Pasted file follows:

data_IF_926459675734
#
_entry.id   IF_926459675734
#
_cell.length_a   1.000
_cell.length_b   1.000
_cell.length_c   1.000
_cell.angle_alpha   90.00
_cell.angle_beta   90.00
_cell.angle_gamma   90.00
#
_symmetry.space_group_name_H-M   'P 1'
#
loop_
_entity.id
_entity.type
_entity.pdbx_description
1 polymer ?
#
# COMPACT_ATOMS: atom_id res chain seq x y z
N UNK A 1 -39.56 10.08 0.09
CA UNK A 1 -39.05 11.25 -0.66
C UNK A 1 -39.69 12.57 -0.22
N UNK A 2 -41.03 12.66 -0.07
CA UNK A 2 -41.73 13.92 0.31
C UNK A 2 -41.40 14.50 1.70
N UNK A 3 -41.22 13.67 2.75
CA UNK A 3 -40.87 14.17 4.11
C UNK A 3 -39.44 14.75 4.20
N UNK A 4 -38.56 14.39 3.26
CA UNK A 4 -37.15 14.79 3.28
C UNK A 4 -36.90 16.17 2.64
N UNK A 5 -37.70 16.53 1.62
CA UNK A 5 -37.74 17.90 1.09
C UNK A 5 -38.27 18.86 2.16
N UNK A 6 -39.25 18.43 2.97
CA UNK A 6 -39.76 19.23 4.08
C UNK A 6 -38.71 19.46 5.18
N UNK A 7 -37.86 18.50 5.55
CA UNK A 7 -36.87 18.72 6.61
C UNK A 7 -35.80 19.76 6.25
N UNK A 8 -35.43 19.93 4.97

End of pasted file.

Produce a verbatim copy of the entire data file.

data_IF_926459675734
#
_entry.id   IF_926459675734
#
_cell.length_a   1.000
_cell.length_b   1.000
_cell.length_c   1.000
_cell.angle_alpha   90.00
_cell.angle_beta   90.00
_cell.angle_gamma   90.00
#
_symmetry.space_group_name_H-M   'P 1'
#
loop_
_entity.id
_entity.type
_entity.pdbx_description
1 polymer ?
#
# COMPACT_ATOMS: atom_id res chain seq x y z
N UNK A 1 -39.56 10.08 0.09
CA UNK A 1 -39.05 11.25 -0.66
C UNK A 1 -39.69 12.57 -0.22
N UNK A 2 -41.03 12.66 -0.07
CA UNK A 2 -41.73 13.92 0.31
C UNK A 2 -41.40 14.50 1.70
N UNK A 3 -41.22 13.67 2.75
CA UNK A 3 -40.87 14.17 4.11
C UNK A 3 -39.44 14.75 4.20
N UNK A 4 -38.56 14.39 3.26
CA UNK A 4 -37.15 14.79 3.28
C UNK A 4 -36.90 16.17 2.64
N UNK A 5 -37.70 16.53 1.62
CA UNK A 5 -37.74 17.90 1.09
C UNK A 5 -38.27 18.86 2.16
N UNK A 6 -39.25 18.43 2.97
CA UNK A 6 -39.76 19.23 4.08
C UNK A 6 -38.71 19.46 5.18
N UNK A 7 -37.86 18.50 5.55
CA UNK A 7 -36.87 18.72 6.61
C UNK A 7 -35.80 19.76 6.25
N UNK A 8 -35.43 19.93 4.97